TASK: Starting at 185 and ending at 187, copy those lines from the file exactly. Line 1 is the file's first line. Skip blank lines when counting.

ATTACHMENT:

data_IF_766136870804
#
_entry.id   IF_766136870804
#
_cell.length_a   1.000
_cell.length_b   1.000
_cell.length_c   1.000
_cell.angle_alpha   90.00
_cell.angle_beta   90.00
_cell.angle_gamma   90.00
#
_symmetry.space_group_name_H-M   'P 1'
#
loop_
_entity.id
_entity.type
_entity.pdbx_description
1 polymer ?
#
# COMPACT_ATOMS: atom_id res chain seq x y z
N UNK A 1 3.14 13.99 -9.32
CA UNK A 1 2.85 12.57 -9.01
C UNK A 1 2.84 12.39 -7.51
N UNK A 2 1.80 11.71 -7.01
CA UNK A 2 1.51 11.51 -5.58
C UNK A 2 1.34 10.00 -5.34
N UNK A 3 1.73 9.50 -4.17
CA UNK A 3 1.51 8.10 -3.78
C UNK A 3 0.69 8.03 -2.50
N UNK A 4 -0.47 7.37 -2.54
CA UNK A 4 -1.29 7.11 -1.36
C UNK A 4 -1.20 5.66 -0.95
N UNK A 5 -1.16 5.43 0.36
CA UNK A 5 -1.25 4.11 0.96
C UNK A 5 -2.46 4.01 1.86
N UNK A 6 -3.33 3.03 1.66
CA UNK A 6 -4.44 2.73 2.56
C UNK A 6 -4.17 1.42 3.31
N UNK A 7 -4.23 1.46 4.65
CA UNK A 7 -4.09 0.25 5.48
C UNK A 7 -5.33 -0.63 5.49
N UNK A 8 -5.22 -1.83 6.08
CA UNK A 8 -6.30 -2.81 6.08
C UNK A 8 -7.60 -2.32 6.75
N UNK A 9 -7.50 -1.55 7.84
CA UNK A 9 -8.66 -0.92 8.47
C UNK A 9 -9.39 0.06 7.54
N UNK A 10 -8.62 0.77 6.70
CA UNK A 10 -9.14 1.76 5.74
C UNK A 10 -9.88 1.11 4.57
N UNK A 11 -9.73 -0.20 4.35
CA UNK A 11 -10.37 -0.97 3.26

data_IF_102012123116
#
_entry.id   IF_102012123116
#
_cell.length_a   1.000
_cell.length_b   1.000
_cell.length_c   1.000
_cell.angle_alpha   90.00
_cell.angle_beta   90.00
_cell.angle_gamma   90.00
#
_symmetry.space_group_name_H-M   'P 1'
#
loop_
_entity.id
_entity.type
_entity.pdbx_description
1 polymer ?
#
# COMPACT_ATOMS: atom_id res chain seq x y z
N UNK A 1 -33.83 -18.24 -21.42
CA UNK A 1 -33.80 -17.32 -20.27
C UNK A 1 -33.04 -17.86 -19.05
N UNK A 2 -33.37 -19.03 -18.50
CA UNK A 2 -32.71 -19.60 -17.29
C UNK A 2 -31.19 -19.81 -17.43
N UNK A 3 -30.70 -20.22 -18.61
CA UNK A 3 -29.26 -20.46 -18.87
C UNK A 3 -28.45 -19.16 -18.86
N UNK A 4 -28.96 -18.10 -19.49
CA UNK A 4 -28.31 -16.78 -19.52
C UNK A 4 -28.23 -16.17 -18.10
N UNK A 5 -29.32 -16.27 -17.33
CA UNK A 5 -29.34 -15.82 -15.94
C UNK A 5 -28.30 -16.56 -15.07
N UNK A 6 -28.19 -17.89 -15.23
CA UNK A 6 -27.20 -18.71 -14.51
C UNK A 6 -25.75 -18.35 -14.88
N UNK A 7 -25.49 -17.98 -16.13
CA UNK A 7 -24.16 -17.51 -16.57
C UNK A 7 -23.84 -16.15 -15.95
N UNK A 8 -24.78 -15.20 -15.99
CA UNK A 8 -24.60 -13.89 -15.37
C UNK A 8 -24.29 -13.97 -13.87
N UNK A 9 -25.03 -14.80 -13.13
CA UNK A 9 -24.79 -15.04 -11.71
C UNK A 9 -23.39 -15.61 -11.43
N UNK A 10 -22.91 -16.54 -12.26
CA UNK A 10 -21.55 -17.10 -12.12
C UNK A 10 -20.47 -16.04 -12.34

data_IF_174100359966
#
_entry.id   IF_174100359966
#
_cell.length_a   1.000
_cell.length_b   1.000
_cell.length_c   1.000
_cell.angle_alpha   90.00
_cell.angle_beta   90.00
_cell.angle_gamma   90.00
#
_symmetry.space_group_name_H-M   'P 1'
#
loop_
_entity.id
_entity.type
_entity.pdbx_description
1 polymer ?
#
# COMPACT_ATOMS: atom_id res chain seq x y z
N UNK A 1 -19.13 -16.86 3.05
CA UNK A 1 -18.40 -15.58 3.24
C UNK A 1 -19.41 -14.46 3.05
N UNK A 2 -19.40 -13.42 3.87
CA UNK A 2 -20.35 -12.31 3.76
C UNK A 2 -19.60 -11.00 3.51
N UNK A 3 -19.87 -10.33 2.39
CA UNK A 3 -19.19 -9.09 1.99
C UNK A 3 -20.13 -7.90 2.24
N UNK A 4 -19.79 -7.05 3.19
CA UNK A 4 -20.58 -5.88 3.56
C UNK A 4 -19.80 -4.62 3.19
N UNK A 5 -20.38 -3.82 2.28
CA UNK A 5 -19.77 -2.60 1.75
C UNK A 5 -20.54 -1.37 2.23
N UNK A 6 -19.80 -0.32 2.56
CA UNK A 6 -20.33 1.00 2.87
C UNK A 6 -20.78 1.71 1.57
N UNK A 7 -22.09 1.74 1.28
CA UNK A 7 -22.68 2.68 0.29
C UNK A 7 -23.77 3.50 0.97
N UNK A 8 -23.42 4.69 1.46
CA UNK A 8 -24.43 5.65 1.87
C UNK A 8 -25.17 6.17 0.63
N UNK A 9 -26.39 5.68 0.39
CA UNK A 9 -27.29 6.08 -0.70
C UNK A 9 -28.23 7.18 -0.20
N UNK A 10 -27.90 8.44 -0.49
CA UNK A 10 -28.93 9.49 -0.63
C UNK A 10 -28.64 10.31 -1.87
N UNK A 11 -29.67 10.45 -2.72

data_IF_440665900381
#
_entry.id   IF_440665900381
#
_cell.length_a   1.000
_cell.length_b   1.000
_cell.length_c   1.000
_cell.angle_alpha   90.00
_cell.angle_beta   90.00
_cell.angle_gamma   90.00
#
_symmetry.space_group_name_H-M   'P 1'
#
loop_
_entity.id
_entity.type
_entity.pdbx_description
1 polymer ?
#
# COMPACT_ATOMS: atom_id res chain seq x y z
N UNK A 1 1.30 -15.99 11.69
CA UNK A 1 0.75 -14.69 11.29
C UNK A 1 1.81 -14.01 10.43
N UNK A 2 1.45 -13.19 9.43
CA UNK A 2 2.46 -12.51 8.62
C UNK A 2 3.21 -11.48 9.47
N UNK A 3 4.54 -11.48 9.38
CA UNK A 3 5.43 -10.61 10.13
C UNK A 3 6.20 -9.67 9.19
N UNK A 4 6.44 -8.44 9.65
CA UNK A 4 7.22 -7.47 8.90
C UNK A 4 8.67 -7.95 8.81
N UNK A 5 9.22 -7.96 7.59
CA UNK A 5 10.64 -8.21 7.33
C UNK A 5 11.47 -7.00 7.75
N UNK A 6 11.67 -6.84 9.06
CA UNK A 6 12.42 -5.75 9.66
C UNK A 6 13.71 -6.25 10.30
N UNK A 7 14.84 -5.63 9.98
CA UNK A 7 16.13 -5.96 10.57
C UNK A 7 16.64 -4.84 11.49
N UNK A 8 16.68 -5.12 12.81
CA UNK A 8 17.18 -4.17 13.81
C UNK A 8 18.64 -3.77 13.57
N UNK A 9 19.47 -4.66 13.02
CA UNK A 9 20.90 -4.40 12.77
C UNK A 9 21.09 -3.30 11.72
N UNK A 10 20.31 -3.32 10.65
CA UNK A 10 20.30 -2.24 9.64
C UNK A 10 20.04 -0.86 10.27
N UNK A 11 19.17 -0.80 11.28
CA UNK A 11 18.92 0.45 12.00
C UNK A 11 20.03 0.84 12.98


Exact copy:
C UNK A 4 8.67 -7.95 8.81
N UNK A 5 9.22 -7.96 7.59
CA UNK A 5 10.64 -8.21 7.33